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Sophie Draper - 'Cuckoo' (Book Review)

by Tom Sturtridge about a year ago in book reviews

A Debut psychological suspense novel with a bit of spookiness that hits the spot

Sohpie Draper - Cuckoo (Released November 29, 2018)

Despite being released to largely positive reception in late November 2018, I only came across this book by accident. Scrolling through AmazonUK looking for new books, or anything that took my fancy. Down to £2 for the paperback delivered to my door, I thought why the hell not.

Marketed as a psychological suspense novel with a spooky twist, it isn't my usual genre, but again at £2 I thought it would be worth a try and it was well worth the money.

The synopsis is as follows:

"When her stepmother dies unexpectedly, Caro returns to her childhood home in Derbyshire. She hadn’t seen Elizabeth in years, but the remote farmhouse offers refuge from a bad relationship, and a chance to start again.

But going through Elizabeth’s belongings unearths memories Caro would rather stay buried. In particular, the story her stepmother would tell her, about two little girls and the terrible thing they do.

As heavy snow traps Caro in the village, where her neighbours stare and whisper, Caro is forced to question why Elizabeth hated her so much, and what she was hiding. But does she really want to uncover the truth?"

An interesting premise, trapped in a new location, a hidden secret, a death. The book does deliver on its promise. There's built up suspense throughout with the focus on a particular element of the story from very early on. This element is then built on for the entire book until near the end when things are explained, and things begin to unravel as all suspense and whodunnits do. There were times I was a little creeped out. The imagery displayed was very gothic and this ties in with the reference and stories built around fairy tales. The synopsis could be considered a little misleading however, as being trapped in by the snowstorm only takes up a relatively short section of the book.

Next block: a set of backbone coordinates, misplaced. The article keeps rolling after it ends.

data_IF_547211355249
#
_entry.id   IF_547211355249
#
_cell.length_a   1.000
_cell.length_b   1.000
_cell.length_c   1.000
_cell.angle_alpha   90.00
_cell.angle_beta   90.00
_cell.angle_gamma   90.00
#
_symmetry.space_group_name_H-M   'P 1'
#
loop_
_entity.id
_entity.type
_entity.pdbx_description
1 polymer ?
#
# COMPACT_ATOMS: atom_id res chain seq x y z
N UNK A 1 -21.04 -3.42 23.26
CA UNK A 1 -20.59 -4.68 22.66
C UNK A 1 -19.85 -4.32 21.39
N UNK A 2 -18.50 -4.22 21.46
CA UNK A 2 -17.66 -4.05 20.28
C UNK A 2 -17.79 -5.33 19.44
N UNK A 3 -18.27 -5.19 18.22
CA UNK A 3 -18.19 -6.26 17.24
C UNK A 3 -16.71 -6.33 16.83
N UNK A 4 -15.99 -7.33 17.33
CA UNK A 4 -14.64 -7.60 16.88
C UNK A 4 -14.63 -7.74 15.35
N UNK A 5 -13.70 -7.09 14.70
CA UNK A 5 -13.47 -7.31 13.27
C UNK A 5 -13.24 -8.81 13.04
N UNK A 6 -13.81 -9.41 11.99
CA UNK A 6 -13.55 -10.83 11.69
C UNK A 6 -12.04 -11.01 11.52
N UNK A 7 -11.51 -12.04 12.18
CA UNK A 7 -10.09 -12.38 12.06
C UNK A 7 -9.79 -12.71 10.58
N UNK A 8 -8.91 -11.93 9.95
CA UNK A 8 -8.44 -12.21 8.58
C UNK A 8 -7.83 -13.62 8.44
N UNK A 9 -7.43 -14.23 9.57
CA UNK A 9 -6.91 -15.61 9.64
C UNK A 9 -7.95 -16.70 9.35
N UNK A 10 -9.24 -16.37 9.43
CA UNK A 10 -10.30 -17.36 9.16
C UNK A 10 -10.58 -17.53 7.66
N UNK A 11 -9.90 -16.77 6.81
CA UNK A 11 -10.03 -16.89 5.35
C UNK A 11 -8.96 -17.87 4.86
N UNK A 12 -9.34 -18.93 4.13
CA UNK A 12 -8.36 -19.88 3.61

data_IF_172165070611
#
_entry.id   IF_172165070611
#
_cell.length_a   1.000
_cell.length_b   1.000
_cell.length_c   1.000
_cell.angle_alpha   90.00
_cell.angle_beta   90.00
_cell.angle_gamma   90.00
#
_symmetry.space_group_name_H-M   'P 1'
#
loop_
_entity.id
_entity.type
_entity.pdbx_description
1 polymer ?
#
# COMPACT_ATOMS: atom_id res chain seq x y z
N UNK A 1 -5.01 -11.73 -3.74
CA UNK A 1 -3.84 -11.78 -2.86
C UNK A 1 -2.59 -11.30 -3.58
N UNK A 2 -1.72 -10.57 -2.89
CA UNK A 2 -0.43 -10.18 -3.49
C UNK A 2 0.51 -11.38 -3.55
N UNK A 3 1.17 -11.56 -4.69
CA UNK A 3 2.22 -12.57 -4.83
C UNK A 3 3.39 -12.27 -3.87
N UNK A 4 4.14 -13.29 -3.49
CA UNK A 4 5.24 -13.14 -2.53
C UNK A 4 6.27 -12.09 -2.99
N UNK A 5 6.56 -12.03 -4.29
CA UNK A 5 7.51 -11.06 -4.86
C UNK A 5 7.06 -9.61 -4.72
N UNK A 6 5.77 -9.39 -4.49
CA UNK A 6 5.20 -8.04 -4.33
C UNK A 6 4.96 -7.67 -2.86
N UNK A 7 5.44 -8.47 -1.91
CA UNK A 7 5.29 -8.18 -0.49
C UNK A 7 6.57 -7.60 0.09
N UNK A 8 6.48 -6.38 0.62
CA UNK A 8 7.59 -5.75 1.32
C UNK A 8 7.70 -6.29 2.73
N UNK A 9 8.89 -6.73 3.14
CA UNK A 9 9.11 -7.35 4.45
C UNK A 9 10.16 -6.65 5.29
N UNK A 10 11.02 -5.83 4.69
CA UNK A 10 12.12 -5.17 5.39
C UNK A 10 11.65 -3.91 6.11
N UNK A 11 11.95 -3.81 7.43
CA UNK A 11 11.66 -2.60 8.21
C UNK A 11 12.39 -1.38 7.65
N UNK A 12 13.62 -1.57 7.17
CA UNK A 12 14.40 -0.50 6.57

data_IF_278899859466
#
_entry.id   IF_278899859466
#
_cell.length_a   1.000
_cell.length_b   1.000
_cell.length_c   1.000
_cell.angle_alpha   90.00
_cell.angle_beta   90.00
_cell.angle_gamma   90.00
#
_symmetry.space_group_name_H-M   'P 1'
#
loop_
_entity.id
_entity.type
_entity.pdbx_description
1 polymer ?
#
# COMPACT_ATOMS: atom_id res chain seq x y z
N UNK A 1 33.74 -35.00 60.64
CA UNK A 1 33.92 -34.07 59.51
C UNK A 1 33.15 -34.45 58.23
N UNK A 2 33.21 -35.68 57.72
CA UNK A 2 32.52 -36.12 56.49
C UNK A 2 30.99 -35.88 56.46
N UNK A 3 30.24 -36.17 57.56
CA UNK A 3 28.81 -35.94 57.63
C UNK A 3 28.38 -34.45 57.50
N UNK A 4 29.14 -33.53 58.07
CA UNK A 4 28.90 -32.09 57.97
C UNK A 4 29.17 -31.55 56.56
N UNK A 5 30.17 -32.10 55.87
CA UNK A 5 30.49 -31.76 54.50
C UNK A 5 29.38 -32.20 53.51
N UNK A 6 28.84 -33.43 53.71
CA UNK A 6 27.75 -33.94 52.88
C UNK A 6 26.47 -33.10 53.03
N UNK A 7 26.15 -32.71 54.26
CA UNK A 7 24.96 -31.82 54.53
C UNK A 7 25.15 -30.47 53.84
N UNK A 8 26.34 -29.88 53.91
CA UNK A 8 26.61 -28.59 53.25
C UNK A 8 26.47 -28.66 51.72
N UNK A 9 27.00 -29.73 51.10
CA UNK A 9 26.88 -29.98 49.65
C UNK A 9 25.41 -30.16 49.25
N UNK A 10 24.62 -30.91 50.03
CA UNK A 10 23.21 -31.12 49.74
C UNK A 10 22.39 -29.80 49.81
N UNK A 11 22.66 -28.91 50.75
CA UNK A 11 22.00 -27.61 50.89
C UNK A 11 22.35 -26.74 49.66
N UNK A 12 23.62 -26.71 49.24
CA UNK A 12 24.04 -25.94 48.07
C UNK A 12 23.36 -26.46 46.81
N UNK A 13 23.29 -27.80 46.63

This is by no means an action book, despite a few scenes of fighting or scraps taking place the author does not linger on them for too long, again adding to the suspense of what the consequences will be.

However, at times the story does grind to a halt with the main protagonist plainly walking around her house, sorting out the belongings of her recently passed stepmother, investigating noises and things that go bump in the night. Whilst these do add to the suspense of the novel, these tropes were done many times in short succession meaning they lose their impact.

On the other hand, some of the twists in the plot did get a genuine reaction from me, they were well worked into the story and provided a satisfying relief of the tension that had been built. The way the main protagonist begins to understand the events that happened to her throughout the plot are explained in a Hercule Poirot sort of way, with previous sections of the plot repeating but with exposing details.

At points there is some great suspense and a little bit of horror sprinkled in which gives a really creepy feel along with the repetition of the horror the 'pear drum' instils into the main character Caro. I wasn't aware what a 'pear drum' was before reading 'Cuckoo', turns out its similar to a Hurdy Gurdy.

All in all, a great debut novel from Sophie Draper and a good read to get you through the winter months. The plot is, albeit sometimes predictable, enjoying and the twists make some of the slower sections more than worthwhile. The suspense and psychological sections are well worked and all have satisfying relieves of pressure making for an experience where you don't know who to trust. Sophie has produced a well written and creepy debut novel. I'm looking forward to reading her second novel 'Magpie' and her future work.

Rating: 3.5/5 stars (***1/2)

Buy Cuckoo:

Amazon UK

Waterstones

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